|Barked: Sun Aug 1, '10 2:03pm PST |
|It could be signs of either vaginitis or a urinary tract infection. Diseases of the Canine Vulva This site explains lots of different things but is a good overview of vulva/vaginal diseases etc
Vagninitis is just simply an infection of the vaginal area. Some dogs have chronic vaginitis from licking and some dogs lick because of an infection caused from something else. Vaginitis in Dogs
Juvenile vaginitis is pretty common in intact females under 1-2 years and as the pet ages will become less of an issue (although I think you might be 4 so this most likely doesn't fit). In these cases it is often reccomended to refrain from spaying until after their first heat (if not longer).
Some dogs suffer from conformation issues that cause a "tucked" or recessed vulva. Medically referred to as Perivulvar Dermatitis it is masically a skin infection of the folds surrounding the vulva and in some females casues secondary vaginitis. These dogs tend to end up with chronic cases of vaginitis because small amounts of urine are caught in the folds of the vagina after urinating because of the "tuck". Also the skin around the vulva becomes inflammed and raw causing inflammtion there too which can also lead to an increased chance of infection. Some dogs need to be wiped after they pee with a warm wash cloth or baby wipe to avoid this. This conformation issue can be genetic (IE a common issue with their family line because of the way they are shaped), from birth (IE they developed that way with a "tuck") or due to weight (some females as they gain weight will start having issues because the fat pads around the vagina enlarge causing the "tuck" to become more pronounced). This issue tends to affect spayed females more than intact because their vaginas are smaller and less swollen than intact bitches.
There is a surgical fix for the "tuck" but often weight loss is the first step then surgical fix second. In most cases pets who lose weight stop having issues. Most commonly I see this issue in large labs, springers and and bully breeds. Check out this link (slightly graphic as it shows pre and post operation pictures --> Perivulvar Dermatitis (Tucked Vulva Syndrome)
Some females have issues with urinary incontinence caused by urinary sphyncter weakness. Leaking small amounts of urine can cause some animals to lick their privates causing an infection to start. In general females who suffer from incontinence seem to be more prone to episodes of vaginitis.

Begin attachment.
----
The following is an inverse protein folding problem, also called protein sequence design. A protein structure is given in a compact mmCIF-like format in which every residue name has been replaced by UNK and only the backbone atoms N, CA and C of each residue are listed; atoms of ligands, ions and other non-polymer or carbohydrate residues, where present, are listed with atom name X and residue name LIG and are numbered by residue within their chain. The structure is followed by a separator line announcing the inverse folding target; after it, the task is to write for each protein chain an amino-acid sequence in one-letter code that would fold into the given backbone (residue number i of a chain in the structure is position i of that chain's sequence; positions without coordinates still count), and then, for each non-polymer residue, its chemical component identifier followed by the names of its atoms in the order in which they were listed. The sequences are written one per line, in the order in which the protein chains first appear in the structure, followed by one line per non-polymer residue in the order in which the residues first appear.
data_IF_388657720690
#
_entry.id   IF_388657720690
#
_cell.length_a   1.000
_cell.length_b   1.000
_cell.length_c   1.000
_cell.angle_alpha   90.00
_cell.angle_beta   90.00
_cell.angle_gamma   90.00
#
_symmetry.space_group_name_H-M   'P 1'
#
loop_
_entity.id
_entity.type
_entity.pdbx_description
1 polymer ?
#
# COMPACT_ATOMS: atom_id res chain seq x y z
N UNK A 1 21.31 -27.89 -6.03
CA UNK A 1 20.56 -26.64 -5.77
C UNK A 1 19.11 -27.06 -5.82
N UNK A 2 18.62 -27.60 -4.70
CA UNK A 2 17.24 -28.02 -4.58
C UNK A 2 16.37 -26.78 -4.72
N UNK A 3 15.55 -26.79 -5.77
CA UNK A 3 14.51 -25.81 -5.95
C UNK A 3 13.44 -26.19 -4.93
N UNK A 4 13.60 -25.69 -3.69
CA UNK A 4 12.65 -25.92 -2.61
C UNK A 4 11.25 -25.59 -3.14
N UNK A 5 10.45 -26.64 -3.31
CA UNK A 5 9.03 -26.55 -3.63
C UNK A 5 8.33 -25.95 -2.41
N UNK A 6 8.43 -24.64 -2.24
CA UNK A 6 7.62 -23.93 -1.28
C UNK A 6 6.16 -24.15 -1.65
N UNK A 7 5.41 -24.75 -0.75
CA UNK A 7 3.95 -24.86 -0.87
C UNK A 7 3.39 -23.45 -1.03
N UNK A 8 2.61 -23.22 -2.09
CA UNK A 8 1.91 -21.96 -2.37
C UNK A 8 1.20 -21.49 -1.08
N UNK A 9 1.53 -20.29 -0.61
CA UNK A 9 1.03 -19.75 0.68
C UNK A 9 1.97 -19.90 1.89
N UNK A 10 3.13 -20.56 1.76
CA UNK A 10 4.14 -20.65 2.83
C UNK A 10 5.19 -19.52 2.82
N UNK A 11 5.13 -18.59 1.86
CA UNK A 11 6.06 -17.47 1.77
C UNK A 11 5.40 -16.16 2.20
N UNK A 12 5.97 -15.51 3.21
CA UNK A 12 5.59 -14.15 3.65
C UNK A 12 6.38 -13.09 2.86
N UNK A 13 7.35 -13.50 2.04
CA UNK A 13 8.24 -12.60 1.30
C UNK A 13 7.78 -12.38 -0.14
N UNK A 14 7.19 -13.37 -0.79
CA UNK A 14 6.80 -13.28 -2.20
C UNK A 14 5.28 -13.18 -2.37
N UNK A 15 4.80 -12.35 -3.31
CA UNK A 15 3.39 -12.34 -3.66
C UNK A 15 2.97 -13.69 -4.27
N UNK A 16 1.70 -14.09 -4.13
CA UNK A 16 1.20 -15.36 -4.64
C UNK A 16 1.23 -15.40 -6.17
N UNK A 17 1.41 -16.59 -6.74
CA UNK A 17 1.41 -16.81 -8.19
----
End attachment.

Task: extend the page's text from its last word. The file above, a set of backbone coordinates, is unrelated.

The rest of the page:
Testing for vaginitis is pretty straight forward. Usually the vet will do a physical exam with eyes and possibly fingers to check discharge and swelling (in general large breeds tolerate this better than small due to size - IE find a vet with small fingers), they may also take a small sample of the discharge either with a QTip or by smear impression (placing a microscope slide directly onto the vaginal opening in the hopes of isolating some bacteria). The sample should determine the bacterial content of the area confirming infection. Some vets may suggest taking a culture of the area to send out to a lab to help determine which antiobiotics the infection is susebtable to. However it is not uncommon, for first time infections, to use a broad spectrum antibiotic initially which most likely will get rid of the issue. IF no improvement is seen a culture may be taken in the future. Your vet may also suggest doing a full urinalysis to make sure there is no urinary tract infection causing licking and therefore causing the vaginitis.
Preventing your pet from licking the area is number ONE!! Wiping the area clean after urinating will also help. My other dog Cara suffered from chronic vaginitis due to a "tuck" from weight gain and bilateral groin muscle tears making maintaining a squat difficult therefore her vagina would end up in the dirt when she pee'd. We encouraged weight loss and changed to a higher quality dog kibble (off iams) as well as added some pain relief and omega 3's to her diet which help her muscle tears and all of this help to prevent the vagingitis from returning. When she was the worst we would leave dispossible babywipes near the door to wipe here after she pee'd. It help alot.
Check out this really great article from a veterinary magazine - it goes in depth on diagnosing, testing and treating of vaginitis in dogs
Vaginitis in Dogs - Article from VetMedicine Magazine - Indepth but informative
Sorr this is so much stuff! I know it can be overwhelming!
The moral of the story is you should make a vet appointment but its not an emergency!
Good Luck and come back and tell us what the vet says!
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